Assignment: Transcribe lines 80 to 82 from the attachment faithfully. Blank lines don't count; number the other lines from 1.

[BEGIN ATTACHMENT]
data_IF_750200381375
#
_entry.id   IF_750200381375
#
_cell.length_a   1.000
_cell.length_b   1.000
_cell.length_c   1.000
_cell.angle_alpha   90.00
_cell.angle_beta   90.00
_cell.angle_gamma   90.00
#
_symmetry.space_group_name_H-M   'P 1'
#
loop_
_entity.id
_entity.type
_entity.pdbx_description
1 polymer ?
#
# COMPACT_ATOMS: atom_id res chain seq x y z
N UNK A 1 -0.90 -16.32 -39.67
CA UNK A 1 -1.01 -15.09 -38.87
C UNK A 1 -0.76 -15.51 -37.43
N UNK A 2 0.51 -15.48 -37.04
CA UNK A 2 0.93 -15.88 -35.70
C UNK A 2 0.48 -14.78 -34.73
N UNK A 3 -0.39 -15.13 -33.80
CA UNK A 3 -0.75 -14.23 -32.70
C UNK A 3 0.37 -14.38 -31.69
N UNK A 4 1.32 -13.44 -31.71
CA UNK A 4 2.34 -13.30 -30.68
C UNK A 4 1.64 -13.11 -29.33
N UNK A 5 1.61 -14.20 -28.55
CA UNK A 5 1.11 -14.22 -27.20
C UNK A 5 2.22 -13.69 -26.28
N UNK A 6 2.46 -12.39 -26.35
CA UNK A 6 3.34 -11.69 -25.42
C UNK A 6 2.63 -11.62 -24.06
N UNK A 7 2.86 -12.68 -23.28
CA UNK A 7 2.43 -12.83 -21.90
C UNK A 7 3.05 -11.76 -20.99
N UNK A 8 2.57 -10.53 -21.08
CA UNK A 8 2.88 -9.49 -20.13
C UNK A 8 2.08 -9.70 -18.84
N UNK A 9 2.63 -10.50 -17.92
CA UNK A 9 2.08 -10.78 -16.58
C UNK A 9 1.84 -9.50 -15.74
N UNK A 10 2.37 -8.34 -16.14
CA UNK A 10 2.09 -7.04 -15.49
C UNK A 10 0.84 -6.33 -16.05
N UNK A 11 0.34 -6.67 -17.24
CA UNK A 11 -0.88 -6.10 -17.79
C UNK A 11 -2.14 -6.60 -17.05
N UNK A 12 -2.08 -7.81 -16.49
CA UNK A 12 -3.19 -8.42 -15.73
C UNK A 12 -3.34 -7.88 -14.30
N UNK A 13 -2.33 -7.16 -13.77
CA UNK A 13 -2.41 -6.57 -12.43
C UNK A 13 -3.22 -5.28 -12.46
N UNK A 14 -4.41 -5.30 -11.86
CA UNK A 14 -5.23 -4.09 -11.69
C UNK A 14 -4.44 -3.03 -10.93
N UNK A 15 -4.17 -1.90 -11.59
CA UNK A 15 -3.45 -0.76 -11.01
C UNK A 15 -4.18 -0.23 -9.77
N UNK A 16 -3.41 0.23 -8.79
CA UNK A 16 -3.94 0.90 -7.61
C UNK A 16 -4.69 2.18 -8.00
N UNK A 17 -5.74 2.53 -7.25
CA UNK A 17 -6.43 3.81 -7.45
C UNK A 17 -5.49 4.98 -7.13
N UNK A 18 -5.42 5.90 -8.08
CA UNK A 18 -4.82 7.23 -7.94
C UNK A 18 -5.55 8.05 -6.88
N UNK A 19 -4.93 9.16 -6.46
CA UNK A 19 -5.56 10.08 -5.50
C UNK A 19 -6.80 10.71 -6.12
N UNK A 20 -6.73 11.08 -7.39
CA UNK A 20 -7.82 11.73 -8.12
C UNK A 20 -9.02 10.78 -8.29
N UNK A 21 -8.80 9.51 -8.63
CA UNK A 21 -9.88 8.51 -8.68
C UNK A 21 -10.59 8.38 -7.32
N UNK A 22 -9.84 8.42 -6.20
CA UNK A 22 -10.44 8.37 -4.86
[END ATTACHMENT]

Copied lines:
C UNK A 20 -9.02 10.78 -8.29
N UNK A 21 -8.80 9.51 -8.63
CA UNK A 21 -9.88 8.51 -8.68